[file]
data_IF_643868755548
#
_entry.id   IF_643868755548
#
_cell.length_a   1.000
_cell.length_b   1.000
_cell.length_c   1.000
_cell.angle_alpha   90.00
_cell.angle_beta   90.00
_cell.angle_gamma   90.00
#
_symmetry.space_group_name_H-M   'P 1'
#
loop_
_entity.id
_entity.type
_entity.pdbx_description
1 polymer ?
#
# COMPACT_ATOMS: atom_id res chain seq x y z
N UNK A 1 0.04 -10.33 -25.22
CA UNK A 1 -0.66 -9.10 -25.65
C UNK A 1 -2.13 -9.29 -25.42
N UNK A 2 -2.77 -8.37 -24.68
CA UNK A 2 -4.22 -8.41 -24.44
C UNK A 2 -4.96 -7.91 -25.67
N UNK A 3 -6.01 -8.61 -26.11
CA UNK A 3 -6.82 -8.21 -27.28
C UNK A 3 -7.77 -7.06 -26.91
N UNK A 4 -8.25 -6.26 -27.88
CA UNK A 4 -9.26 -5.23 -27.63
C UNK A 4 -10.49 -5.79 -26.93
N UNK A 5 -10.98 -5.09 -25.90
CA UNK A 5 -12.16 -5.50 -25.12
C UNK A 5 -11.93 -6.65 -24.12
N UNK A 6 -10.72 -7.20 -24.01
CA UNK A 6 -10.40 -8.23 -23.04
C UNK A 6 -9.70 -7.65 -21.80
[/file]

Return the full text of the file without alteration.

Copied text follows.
data_IF_643868755548
#
_entry.id   IF_643868755548
#
_cell.length_a   1.000
_cell.length_b   1.000
_cell.length_c   1.000
_cell.angle_alpha   90.00
_cell.angle_beta   90.00
_cell.angle_gamma   90.00
#
_symmetry.space_group_name_H-M   'P 1'
#
loop_
_entity.id
_entity.type
_entity.pdbx_description
1 polymer ?
#
# COMPACT_ATOMS: atom_id res chain seq x y z
N UNK A 1 0.04 -10.33 -25.22
CA UNK A 1 -0.66 -9.10 -25.65
C UNK A 1 -2.13 -9.29 -25.42
N UNK A 2 -2.77 -8.37 -24.68
CA UNK A 2 -4.22 -8.41 -24.44
C UNK A 2 -4.96 -7.91 -25.67
N UNK A 3 -6.01 -8.61 -26.11
CA UNK A 3 -6.82 -8.21 -27.28
C UNK A 3 -7.77 -7.06 -26.91
N UNK A 4 -8.25 -6.26 -27.88
CA UNK A 4 -9.26 -5.23 -27.63
C UNK A 4 -10.49 -5.79 -26.93
N UNK A 5 -10.98 -5.09 -25.90
CA UNK A 5 -12.16 -5.50 -25.12
C UNK A 5 -11.93 -6.65 -24.12
N UNK A 6 -10.72 -7.20 -24.01
CA UNK A 6 -10.40 -8.23 -23.04
C UNK A 6 -9.70 -7.65 -21.80